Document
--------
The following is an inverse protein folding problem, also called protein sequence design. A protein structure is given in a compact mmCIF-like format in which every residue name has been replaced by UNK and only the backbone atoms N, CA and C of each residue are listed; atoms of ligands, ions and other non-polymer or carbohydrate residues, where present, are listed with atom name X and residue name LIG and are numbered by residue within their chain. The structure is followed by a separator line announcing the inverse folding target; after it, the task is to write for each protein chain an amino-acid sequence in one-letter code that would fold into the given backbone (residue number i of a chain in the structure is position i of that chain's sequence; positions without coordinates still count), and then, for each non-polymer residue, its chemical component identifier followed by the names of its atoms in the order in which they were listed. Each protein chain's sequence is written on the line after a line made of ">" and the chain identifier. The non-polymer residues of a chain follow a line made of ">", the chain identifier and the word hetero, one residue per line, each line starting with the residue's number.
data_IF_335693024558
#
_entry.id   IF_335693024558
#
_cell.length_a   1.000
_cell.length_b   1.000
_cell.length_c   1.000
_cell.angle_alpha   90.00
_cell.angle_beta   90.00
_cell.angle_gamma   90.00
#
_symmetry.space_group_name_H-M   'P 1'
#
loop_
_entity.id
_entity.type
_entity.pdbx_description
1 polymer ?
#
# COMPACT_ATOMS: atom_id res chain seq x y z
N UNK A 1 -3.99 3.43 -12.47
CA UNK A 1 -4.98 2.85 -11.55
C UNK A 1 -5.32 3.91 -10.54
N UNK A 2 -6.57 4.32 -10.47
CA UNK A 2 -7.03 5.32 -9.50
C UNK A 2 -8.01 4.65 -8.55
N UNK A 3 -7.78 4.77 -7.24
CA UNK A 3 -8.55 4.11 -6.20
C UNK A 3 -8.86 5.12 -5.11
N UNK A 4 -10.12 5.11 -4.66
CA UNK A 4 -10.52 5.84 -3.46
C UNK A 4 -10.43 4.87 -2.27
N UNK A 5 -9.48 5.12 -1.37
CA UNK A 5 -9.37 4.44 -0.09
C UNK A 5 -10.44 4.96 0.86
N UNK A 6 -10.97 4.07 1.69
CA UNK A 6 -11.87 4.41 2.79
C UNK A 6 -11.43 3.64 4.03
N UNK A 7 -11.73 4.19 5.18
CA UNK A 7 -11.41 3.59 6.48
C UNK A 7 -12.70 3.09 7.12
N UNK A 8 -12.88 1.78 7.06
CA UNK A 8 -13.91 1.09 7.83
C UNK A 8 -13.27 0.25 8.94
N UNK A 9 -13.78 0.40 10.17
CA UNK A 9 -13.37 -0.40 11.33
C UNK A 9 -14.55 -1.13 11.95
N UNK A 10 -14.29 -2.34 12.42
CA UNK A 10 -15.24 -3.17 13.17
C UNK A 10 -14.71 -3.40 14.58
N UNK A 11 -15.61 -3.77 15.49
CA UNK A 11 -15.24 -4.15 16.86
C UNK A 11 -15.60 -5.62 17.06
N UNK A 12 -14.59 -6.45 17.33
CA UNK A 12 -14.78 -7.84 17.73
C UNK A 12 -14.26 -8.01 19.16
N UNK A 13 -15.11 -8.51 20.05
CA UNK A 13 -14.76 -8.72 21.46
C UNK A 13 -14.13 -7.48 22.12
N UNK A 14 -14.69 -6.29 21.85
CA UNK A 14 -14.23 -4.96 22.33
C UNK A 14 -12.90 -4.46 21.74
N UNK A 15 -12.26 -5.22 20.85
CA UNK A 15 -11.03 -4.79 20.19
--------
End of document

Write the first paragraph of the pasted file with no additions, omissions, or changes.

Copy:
The following is an inverse protein folding problem, also called protein sequence design. A protein structure is given in a compact mmCIF-like format in which every residue name has been replaced by UNK and only the backbone atoms N, CA and C of each residue are listed; atoms of ligands, ions and other non-polymer or carbohydrate residues, where present, are listed with atom name X and residue name LIG and are numbered by residue within their chain. The structure is followed by a separator line announcing the inverse folding target; after it, the task is to write for each protein chain an amino-acid sequence in one-letter code that would fold into the given backbone (residue number i of a chain in the structure is position i of that chain's sequence; positions without coordinates still count), and then, for each non-polymer residue, its chemical component identifier followed by the names of its atoms in the order in which they were listed. Each protein chain's sequence is written on the line after a line made of ">" and the chain identifier. The non-polymer residues of a chain follow a line made of ">", the chain identifier and the word hetero, one residue per line, each line starting with the residue's number.